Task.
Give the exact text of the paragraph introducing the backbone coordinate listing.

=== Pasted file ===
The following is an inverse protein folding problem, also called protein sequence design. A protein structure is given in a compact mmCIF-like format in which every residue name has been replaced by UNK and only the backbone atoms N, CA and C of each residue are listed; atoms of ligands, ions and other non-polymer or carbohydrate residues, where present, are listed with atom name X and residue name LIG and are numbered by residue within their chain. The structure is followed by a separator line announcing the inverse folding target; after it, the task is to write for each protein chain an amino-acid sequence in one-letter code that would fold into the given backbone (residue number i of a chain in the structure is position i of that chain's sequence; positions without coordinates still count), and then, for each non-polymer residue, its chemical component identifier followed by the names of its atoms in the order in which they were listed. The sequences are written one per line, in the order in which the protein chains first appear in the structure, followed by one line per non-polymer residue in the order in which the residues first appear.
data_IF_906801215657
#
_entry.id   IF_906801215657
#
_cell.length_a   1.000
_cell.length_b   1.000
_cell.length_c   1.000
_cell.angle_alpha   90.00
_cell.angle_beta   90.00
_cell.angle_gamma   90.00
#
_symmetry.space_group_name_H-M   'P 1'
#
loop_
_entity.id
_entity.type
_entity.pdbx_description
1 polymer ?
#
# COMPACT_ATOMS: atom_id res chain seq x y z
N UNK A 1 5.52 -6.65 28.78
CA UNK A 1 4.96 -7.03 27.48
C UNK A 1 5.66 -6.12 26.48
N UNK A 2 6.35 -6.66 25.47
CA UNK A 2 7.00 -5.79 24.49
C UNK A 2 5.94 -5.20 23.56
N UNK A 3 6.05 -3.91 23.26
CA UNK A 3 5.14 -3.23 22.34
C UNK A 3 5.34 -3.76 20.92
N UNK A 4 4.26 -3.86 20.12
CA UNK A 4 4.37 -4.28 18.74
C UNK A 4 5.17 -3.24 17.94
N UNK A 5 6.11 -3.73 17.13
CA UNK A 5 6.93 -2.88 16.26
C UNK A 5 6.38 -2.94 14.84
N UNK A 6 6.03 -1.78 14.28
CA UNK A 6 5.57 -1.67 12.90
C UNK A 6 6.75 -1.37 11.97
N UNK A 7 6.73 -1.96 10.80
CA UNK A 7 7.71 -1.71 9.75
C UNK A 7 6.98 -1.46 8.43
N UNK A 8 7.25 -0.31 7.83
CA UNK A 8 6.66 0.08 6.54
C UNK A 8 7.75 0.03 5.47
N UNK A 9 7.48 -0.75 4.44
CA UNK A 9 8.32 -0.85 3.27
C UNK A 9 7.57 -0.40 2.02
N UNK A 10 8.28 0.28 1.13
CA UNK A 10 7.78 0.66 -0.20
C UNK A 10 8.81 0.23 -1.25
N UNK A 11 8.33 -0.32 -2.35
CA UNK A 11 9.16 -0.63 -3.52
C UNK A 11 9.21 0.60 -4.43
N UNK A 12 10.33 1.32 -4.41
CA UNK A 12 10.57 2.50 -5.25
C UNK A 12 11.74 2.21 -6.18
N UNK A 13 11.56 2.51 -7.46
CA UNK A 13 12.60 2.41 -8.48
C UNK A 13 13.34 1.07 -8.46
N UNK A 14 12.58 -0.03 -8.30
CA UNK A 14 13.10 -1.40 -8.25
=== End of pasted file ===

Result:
The following is an inverse protein folding problem, also called protein sequence design. A protein structure is given in a compact mmCIF-like format in which every residue name has been replaced by UNK and only the backbone atoms N, CA and C of each residue are listed; atoms of ligands, ions and other non-polymer or carbohydrate residues, where present, are listed with atom name X and residue name LIG and are numbered by residue within their chain. The structure is followed by a separator line announcing the inverse folding target; after it, the task is to write for each protein chain an amino-acid sequence in one-letter code that would fold into the given backbone (residue number i of a chain in the structure is position i of that chain's sequence; positions without coordinates still count), and then, for each non-polymer residue, its chemical component identifier followed by the names of its atoms in the order in which they were listed. The sequences are written one per line, in the order in which the protein chains first appear in the structure, followed by one line per non-polymer residue in the order in which the residues first appear.